1. How much does this amazing application cost?

Llama Detector is an absolutely free download from the Google Play store.

2. Free? That’s crazy! How do you do that?

How do we do it? Volume.

3. What sort of personal information does Llama Detector collect?

Llama Detector collects no personal information and does not communicate with any external servers. It should be noted though that by downloading the application you have identified yourself as either a llama or a llama enthusiast.

4. I went to the zoo and used Llama Detector at the llama exhibit but it detected no llamas.  Why is that?

Llamas are very difficult to hold in captivity.  They tend to sneak out of their pens and hang out at the concession stands eating hot dogs and trying to pick-up women. For this reason, most zoos use camels or, in some cases, baby giraffes dressed up as llamas in the llama pens.  The Llama Detector application can be used to indicate if a zoo is engaged in this sort of duplicity.  For this reason, many zoos nationwide ban the use of Llama Detector within the confines of their property.

5. I used Llama Detector in my house and it detected a llama in my bathroom. Now I am afraid to use the bathroom.  What do I do?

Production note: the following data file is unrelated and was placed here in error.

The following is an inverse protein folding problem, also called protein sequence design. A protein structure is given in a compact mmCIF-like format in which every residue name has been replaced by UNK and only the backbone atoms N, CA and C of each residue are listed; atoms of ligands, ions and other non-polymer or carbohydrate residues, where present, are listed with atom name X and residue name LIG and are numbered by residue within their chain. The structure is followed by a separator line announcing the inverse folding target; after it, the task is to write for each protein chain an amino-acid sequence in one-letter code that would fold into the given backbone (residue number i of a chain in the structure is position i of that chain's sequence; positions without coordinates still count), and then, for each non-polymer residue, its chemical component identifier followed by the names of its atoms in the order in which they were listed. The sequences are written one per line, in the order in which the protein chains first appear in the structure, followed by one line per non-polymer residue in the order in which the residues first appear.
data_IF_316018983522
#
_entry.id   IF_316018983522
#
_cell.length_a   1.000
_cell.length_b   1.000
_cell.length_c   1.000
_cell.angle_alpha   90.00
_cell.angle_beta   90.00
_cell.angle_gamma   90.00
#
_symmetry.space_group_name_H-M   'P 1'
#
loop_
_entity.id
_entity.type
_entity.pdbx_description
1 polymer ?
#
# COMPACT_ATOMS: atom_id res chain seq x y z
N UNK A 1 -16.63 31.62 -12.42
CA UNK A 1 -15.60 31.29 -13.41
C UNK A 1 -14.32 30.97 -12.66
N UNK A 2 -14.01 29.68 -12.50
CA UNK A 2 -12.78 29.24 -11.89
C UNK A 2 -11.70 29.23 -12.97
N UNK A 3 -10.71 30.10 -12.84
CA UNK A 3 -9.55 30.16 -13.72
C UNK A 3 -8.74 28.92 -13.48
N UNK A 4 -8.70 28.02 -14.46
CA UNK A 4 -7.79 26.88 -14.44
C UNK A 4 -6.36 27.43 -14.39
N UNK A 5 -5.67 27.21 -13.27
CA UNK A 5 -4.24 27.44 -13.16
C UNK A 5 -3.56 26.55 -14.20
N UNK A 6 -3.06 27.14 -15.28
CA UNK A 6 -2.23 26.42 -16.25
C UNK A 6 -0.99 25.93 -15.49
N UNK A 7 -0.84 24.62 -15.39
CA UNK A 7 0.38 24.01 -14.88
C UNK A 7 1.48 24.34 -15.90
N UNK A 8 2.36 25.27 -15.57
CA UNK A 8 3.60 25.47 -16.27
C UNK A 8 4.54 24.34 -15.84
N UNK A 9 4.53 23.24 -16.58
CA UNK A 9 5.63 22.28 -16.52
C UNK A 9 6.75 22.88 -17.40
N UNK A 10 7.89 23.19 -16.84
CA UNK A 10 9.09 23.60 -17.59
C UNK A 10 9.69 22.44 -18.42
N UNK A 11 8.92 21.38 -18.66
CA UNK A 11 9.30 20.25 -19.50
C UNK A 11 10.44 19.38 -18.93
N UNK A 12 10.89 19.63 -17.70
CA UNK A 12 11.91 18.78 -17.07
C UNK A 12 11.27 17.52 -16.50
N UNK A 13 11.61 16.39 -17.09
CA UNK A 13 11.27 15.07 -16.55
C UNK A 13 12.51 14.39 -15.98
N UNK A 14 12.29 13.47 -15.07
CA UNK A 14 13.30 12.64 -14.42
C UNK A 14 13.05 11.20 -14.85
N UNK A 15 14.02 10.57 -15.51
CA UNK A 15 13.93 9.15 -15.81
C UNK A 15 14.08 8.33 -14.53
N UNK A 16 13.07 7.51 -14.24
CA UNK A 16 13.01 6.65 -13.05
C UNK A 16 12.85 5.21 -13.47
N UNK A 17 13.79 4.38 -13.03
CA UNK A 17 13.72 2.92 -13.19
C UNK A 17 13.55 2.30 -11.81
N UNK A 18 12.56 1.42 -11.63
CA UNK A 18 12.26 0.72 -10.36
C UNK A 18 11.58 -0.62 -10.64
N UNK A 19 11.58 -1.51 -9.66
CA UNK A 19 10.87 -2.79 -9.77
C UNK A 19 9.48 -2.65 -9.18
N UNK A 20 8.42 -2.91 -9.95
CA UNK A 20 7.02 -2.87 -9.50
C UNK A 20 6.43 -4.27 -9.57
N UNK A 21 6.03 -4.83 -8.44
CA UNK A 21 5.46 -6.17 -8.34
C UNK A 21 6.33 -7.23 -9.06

Llamas are quite agile and fleet of foot.  It is important to note that detection of llamas should be run multiple times for surety.  If the presence of a llama is verified, start making lettuce noises and slowly move to an open space.  The llama will follow you to that space.  Then stop making the lettuce noises.  The llama will wonder where the lettuce went and start looking around the open space.  Then quickly and silently proceed into the now llama-free bathroom.

6. When will the iOS version be available?

Our team of expert programmers are hard at work developing a native iOS version of this application so that iPhone user can enjoy the comfort and protection afforded by this new technology. The team is currently considering whether to wait for the release of iOS 8 to ensure a richer user experience.

7. I have another question but I don’t know what it is.

Feel free to post your questions to android at formidableengineeringconsultants dot com.  If it’s a really good question, we’ll even answer it.